This is a shot of our much beloved ride leaders and staff on the last night. Truly, you'll be hard-pressed to find a better group of people anywhere. Back, from l to r: Nilas (Denmark), Haven (CO), Margaret (American living in Italy), Christina (Spain), Ahmad (CO); middle row, l to r: Larry (MA), Tyler (CO), Jon (CO), Claus (Denmark); and front row, l to r: Bacon (in the witness protection program since he was saved from sure death on a farm), Mark (CO), and Erik (CA).

And finally...MS Global 2007.

Ya gotta love 'em...I know I do!!!

Friday, September 14, 2007

MS Global 2007 -- Parting Thoughts and Pics

I'm back stateside and MS Global 2007 has come to a close. I can't believe it's over already, and like last year, am experiencing some withdrawals. MS Global really is a family, and after spending such a physically and emotionally intense week with all of them in the beautiful surroundings of the Italian Dolomites, it's bittersweet to return home and settle back into normal life.

Since the internet connections in Italy were so slow, I didn't always upload all the pictures I would have liked to, so I've selected some more to share here and wrap things up. They're from stages 1 through 4 -- since I did my stage 5 and 6 posts from stateside, I loaded all those pics. So, here's a final few glimpses into the faces and places of MS Global 2007 from my perspective.

A cafe on Ronde Sella, the first climb on that freezing Stage 1.
I can't say enough about the staff that supported us -- they're amazing. This is Nilas (Denmark), a soigneur, offering various Clif products at the top of Ronde Sella.
Because we were in the Dolomites, we rode by and through many ski resorts -- world class ones, from what I hear. This was a sign at one of them, indicating they like cyclists, too!
A couple maps of a couple of those ski resorts.
The first night, Deirdre gave Karen and Patti the assignment of wishing Jim and Vivian Turner (California alumni) a happy wedding anniversary, complete with bride and groom hats.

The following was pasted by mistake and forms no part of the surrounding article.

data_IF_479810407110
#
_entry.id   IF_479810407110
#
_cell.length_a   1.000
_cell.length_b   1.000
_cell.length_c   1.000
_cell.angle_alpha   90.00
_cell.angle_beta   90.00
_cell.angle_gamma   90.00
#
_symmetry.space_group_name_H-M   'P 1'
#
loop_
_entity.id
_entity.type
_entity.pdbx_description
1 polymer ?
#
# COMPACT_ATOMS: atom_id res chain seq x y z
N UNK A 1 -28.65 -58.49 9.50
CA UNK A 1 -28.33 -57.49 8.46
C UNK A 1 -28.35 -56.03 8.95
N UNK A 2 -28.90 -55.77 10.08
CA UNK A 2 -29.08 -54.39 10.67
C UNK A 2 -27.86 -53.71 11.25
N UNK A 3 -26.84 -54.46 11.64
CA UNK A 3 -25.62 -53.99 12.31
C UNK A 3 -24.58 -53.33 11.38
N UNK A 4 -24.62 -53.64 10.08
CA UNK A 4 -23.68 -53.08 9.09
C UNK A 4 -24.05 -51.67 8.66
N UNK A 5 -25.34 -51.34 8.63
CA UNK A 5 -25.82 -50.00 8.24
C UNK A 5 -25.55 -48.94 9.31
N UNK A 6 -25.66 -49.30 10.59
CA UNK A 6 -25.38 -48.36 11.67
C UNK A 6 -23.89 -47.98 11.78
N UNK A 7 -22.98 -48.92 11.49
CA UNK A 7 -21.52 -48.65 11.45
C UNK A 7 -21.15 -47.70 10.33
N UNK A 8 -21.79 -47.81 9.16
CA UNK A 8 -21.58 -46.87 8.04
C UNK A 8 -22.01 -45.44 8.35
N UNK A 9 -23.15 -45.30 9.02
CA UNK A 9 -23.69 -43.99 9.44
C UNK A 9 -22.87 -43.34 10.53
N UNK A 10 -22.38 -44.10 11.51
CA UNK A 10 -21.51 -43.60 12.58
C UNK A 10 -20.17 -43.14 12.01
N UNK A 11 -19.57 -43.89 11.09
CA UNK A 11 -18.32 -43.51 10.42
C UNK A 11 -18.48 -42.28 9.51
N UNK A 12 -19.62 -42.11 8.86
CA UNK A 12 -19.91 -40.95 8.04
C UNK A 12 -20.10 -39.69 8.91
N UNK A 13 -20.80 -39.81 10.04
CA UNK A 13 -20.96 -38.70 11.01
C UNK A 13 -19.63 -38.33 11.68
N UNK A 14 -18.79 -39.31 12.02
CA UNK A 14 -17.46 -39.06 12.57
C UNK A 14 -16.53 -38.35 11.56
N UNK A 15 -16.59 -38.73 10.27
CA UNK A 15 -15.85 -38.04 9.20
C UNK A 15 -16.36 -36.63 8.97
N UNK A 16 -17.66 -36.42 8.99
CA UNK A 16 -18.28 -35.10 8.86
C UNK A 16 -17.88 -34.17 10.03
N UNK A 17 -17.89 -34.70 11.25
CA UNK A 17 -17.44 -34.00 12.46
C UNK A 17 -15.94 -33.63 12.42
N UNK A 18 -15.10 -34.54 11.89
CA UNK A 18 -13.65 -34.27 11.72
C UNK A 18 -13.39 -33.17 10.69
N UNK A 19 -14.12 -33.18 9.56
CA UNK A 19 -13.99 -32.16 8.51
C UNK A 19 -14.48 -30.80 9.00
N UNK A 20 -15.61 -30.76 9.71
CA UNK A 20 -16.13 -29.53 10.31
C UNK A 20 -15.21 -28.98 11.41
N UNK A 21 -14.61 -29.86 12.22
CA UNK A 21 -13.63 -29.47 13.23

This pink pig, reportedly named "Bacon," was spotted in the bed of a certain ride leader in Canazei. You gotta keep warm somehow.
The hotel in Canazei -- Hotel Astoria.
Headed toward Passo Pellegrino, Jack Irving (Ft. Collins) does some stretching. He is the one I rode to the top of Passo Fedaia with, and one of the rookies I feel honored to call new friend.
More new friends: Mike (San Francisco and the "bell guy") and Tammy (Ft. Collins and my roommate) pose with me at the top of Passo San Pellegrino.
Posing with the man himself, Tyler Hamilton, at a village during the descent from San Pellegrino. No matter your strengths, Ty is incredibly supportive of all the riders on Global, and makes everyone feel a part of something bigger and special.
I didn't say much about these (didn't want to scare my mom while I was still in Italy), but we went through a lot of tunnels. Some were lit better than others, and we had little blinky bike lights to make us visible to cars. Most were fun, though a few on the descent from Stelvio were pretty scary, as they were pitch black and had tight corners in them. This one was on the way to Passo Fedaia on Stage 2.
A friend from MS Global 2006, Michael Moniez (France) who works for Merck Serono in Geneva. This is at the top of the Fedaia.
On the night Pat and I crowned the birthday royal family, we inadvertantly forgot Ahmad, one of our ride leaders from Denver, whose birthday is also in September. Here, we let him wear Karen's crown as consolation, but, as you can see, he's still 'dissin' us.